Striking writers hurt the little guy

In a strike-related move, Warner Bros. has chopped almost three dozen positions from its facilities work force.

The studio notified about 1,000 workers of Warner Bros. Studios Facilities in November that their jobs could be eliminated because of the impact of the WGA strike on operations.

The 60-day notice to employees was required under federal guidelines in situations involving mass layoffs, but it appears lot employees for now have dodged any more sizable number of job cuts.

"There was a great deal of misinformation reported regarding the potential number of layoffs that might be implemented this week," Warners said in a statement Wednesday. "We have worked very hard to come up with solutions -- such as implementing reduced work schedules -- to minimize layoffs. Because of these measures, fewer than three dozen positions were affected this week.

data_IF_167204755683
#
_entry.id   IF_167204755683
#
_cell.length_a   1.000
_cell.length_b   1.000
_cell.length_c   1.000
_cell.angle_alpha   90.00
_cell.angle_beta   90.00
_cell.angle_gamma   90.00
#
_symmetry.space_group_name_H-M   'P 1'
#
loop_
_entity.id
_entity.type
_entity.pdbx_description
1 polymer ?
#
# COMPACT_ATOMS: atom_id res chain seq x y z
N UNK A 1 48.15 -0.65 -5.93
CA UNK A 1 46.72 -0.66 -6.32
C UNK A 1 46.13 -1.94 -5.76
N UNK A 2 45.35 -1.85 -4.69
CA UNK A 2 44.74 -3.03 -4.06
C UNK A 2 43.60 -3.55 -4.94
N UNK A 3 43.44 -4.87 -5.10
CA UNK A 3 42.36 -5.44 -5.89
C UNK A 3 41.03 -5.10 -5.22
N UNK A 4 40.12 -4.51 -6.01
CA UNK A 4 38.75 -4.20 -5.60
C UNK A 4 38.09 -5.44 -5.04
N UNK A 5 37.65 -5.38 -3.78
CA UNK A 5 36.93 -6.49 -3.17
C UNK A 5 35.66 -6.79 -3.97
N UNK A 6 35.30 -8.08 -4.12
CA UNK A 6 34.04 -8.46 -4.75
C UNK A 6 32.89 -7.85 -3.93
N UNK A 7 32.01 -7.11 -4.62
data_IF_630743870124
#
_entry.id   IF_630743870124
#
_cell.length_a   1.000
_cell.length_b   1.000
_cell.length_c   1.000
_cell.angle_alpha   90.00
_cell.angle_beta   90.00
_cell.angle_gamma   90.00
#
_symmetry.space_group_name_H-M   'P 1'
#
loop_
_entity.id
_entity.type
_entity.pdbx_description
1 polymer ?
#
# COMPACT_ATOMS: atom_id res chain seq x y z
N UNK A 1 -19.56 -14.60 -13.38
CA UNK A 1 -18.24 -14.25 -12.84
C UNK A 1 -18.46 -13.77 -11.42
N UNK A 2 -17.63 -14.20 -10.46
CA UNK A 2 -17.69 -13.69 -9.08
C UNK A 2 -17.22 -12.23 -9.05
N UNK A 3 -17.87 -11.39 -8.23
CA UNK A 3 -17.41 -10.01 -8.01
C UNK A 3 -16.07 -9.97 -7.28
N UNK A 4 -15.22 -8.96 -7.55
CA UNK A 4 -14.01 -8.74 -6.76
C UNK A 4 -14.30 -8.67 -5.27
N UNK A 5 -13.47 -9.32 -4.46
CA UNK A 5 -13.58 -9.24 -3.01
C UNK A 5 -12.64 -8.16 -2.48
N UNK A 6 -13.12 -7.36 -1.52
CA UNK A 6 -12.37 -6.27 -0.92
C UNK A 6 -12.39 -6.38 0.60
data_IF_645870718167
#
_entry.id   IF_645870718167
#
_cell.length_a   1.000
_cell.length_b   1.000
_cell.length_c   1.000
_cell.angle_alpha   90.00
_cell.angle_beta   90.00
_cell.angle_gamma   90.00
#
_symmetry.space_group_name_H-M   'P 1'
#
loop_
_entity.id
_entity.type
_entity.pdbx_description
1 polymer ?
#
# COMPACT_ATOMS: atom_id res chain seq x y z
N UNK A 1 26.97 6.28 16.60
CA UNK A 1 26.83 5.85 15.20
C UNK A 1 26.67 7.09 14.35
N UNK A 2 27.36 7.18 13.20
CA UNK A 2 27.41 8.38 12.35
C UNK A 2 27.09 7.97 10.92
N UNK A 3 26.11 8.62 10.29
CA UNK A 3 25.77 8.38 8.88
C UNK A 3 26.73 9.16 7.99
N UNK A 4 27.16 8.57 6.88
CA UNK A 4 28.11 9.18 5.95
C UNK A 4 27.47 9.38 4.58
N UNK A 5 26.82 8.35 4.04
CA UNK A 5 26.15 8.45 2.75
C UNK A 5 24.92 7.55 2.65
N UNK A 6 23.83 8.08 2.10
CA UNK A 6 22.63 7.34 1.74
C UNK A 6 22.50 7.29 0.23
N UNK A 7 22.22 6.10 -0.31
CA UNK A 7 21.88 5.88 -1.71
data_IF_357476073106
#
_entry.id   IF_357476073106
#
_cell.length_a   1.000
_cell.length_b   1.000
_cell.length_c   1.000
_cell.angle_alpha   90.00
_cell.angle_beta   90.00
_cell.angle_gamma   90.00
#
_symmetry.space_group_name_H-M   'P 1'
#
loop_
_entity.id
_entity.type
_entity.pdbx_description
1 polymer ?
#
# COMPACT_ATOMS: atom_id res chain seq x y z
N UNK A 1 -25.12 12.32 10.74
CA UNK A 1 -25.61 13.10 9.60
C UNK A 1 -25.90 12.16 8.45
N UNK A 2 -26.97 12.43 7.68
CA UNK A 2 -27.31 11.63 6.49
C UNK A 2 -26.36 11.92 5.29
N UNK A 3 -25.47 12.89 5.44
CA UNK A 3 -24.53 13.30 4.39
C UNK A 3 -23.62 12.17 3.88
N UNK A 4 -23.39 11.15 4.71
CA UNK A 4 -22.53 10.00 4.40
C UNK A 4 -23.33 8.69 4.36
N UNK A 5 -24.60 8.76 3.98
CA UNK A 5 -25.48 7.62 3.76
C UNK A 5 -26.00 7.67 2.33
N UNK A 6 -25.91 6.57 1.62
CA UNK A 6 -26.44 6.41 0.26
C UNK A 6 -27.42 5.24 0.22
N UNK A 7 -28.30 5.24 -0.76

"We will continue to explore alternatives to layoffs, including redeployment to other areas of our businesses," the studio added. "We are very sorry for the impact this has on our nonstriking work force."

A Warners spokeswoman said she couldn't elaborate on the statement.


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